I don’t put a lot of stock in perfectly precise pairings when it comes to food and wine. I firmly believe that drinking your favorite wine with your favorite food is as subjective as preferred color combinations and political parties.
But I certainly enjoy food-wine-pairing discussions and exploring interesting recommendations. In my line of work is an everyday topic. This said, it’s not often I get completely stumped when it comes to off-the-beaten-path wine pairings. Fried chicken with cornbread? Chardonnay. Salmon with a teriyaki glaze? Pinot Noir or Beaujolais. Movie theater popcorn? Champagne!
I bring this up because, earlier this week, I was presented a pairing request that still has me scratching my head: Chicken with a mustard glaze and artichokes accompanied by a salad of fresh spring peas with a horseradish dressing.
Sounds tasty. But when I reached into my frontal lobe for a wine recommendation – I came up empty. It wasn’t the chicken that did it. Depending on preparation, chicken is pretty much a blank canvas for wine. Roasted – Burgundy or a light California Pinot Noir. Fried – Sparkling. Pot pie – Chardonnay.
The mustard glaze didn’t help – nor did the acidic vegetables (artichokes are a notoriously tough challenge for wine). What really threw me was the spring-pea-with-horseradish-dressing part. Mind you, the salad sounds delicious. I envision something akin to those addictive little crunchy wasabi peas that one digs into at fancy hotel bars or haphazardly snags during a Trader Joes run… But pairing a wine with that?
To make it more difficult – the folks seemed insistent on red.
So off to research I went. For reference, there are a number of guides and experts I turn to for pairing puzzles like this – to name a few:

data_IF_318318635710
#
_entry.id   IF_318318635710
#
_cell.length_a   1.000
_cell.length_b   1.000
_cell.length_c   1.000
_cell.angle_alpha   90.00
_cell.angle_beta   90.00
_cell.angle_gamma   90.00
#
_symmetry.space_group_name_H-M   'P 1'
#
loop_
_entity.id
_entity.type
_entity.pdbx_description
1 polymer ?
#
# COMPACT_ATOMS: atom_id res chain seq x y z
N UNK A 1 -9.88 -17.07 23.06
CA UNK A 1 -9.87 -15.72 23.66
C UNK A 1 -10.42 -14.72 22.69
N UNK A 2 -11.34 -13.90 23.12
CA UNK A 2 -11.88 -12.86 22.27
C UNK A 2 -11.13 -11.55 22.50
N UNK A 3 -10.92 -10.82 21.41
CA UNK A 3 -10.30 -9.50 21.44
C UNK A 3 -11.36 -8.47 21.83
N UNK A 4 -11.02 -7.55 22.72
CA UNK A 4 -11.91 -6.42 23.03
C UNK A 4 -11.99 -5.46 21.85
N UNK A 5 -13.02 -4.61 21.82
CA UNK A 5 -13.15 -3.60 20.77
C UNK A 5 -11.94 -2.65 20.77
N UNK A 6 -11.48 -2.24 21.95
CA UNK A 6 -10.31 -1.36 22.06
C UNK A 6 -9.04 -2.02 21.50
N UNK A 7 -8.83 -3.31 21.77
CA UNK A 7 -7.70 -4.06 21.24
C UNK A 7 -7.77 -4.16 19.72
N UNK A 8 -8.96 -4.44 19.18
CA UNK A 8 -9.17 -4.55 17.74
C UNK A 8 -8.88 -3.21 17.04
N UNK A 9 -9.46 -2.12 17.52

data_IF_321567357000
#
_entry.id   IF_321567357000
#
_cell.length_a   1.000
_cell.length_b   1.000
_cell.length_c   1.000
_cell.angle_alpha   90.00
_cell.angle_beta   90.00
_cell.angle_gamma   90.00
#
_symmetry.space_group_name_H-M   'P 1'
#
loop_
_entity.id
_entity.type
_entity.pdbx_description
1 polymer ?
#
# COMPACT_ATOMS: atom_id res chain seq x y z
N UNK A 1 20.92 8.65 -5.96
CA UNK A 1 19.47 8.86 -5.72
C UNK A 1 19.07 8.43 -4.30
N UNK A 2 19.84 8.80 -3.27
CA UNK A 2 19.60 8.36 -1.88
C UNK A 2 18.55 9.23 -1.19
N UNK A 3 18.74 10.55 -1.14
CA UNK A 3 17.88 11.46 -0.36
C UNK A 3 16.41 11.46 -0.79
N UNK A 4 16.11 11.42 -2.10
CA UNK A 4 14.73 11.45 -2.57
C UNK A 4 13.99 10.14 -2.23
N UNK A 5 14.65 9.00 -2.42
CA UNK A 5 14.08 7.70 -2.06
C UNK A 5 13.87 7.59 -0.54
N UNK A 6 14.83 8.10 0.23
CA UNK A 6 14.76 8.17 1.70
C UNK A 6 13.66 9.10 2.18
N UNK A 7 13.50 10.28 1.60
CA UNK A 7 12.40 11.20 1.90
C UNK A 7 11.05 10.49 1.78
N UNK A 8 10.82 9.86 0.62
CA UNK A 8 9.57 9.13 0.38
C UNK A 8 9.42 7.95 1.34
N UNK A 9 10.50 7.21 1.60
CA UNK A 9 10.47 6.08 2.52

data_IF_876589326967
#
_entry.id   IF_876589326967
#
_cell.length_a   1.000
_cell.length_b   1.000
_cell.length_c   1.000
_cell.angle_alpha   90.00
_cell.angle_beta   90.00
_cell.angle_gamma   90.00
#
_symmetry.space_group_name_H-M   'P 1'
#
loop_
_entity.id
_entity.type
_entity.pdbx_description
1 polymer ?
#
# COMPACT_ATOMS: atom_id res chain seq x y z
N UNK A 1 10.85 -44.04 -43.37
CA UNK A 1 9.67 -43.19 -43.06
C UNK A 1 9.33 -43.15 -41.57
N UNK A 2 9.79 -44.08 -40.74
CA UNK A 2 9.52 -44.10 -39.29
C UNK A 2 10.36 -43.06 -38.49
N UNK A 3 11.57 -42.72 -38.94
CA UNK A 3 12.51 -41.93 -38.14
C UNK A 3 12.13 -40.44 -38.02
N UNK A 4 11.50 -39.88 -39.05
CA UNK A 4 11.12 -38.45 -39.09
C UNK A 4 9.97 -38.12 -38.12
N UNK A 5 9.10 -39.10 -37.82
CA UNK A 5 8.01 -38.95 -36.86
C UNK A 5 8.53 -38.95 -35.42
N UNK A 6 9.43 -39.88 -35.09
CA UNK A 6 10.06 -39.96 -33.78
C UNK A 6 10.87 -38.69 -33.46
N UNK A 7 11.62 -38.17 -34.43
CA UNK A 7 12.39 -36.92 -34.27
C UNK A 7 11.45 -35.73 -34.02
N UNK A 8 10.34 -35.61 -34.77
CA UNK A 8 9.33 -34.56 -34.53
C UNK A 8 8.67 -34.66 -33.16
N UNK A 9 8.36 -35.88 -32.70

● “Perfect Pairings” and “Daring Pairings” by author & Master Sommelier Evan Goldstein (son of cookbook author Joyce Goldstein)
● “Wine with Food” by Joanna Simon
● “The Flavor Bible” by Karen Page and Andrew Dornenburg
The Gourmet Sleuth’s food-and-wine pairing chart
has an interesting conversion chart that allows you to enter varietals and food types to narrow down recommendations
Although it requires a subscription, WineSpectator
offers endless insight and suggestions
● And Master of Wine Jeannie Cho Lee has authored a book, titled “Asian Palate,” that addresses the mysteries of pairing Asian cuisine with wine.
More random resources abound. GaryVaynerchuk
once delivered an entire tome to pairing breakfast cereal and wine (his favorite combo: Cap’n Crunch with a spätlese Mosel Riesling). Whatever. Seriously – this is a guy who once ate dirt in front of Conan O’Brien in what I’m guessing was a misguided attempt to break down the “mystery of wine.” Snore.
Tyler Coleman (Dr. Vino
) runs a series titled “Impossible Food-Wine Pairings” that covers everything from Halloween candy to seven-layer dip to veau chaud. Full disclosure – Enoteca La Storia once held a Halloween Candy pairing event, which I thought was pretty fun.
Keremy Parzan (DoBianchi
) has scrutinized the (taboo) pairing of dairy with seafood in Italy, the annual Thanksgiving menu conundrum, and even baby food (don’t ask).
So what did I recommend in the end? Well, red never made it into the equation. And as for whites – my best solution was an Alsatian Riesling or Gewurztraminer, an Austrian Riesling, or maybe even an Italian Kerner.
But our best “outside the box (or bottle) guess” was: Sake.
Considering the acidic notes of the greens, combined with the acrid heat of the horseradish, we figured sake offered enough weight and density to stand up to the sweetness of the peas and spiciness of the horseradish, without adding oak or smoky notes. Steering clear of added sugar would be key – so we settled on a dry sake, anything ripe with nutty and/or floral overtones.
Moral of this story: Relax – if only to avoid the sort of food-and-wine anxiety that leads to analysis paralysis. That and when developing a menu I’d advise you to decide (up front) whether you want to give the wine or food the starring role.
By no means does one have to upstage the other. The perfect meal is one where each complements and highlights the best aspects of the other. But – if you have your heart set on a challenging dish (corned beef with cabbage
, artichoke soup, spring peas with horseradish dressing) – then temper your expectations about finding an ideal wine pairing. Wine might not always be the most complimentary accompaniment.
And for those of you who insist on drinking wine with that challenging dish – thank goodness for all those internets, yahoos and googlers out there... They sure come in handy.